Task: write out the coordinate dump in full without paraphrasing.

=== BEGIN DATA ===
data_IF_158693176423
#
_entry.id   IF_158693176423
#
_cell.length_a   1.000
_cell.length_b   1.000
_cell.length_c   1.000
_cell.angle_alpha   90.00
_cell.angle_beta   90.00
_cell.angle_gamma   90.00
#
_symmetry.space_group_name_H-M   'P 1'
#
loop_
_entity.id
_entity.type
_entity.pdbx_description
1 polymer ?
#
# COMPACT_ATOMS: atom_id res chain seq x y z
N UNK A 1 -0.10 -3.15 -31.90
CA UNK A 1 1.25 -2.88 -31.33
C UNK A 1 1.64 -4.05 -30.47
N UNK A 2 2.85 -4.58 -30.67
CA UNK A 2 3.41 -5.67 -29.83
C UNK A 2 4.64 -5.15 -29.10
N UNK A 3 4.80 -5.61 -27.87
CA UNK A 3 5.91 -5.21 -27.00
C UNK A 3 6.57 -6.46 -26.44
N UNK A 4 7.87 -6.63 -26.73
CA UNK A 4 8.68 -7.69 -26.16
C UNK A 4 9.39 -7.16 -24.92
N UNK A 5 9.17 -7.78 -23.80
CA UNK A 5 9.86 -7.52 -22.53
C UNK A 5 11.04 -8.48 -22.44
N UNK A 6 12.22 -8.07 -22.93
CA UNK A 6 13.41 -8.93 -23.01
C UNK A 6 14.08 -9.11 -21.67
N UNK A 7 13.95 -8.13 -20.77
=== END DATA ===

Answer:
data_IF_158693176423
#
_entry.id   IF_158693176423
#
_cell.length_a   1.000
_cell.length_b   1.000
_cell.length_c   1.000
_cell.angle_alpha   90.00
_cell.angle_beta   90.00
_cell.angle_gamma   90.00
#
_symmetry.space_group_name_H-M   'P 1'
#
loop_
_entity.id
_entity.type
_entity.pdbx_description
1 polymer ?
#
# COMPACT_ATOMS: atom_id res chain seq x y z
N UNK A 1 -0.10 -3.15 -31.90
CA UNK A 1 1.25 -2.88 -31.33
C UNK A 1 1.64 -4.05 -30.47
N UNK A 2 2.85 -4.58 -30.67
CA UNK A 2 3.41 -5.67 -29.83
C UNK A 2 4.64 -5.15 -29.10
N UNK A 3 4.80 -5.61 -27.87
CA UNK A 3 5.91 -5.21 -27.00
C UNK A 3 6.57 -6.46 -26.44
N UNK A 4 7.87 -6.63 -26.73
CA UNK A 4 8.68 -7.69 -26.16
C UNK A 4 9.39 -7.16 -24.92
N UNK A 5 9.17 -7.78 -23.80
CA UNK A 5 9.86 -7.52 -22.53
C UNK A 5 11.04 -8.48 -22.44
N UNK A 6 12.22 -8.07 -22.93
CA UNK A 6 13.41 -8.93 -23.01
C UNK A 6 14.08 -9.11 -21.67
N UNK A 7 13.95 -8.13 -20.77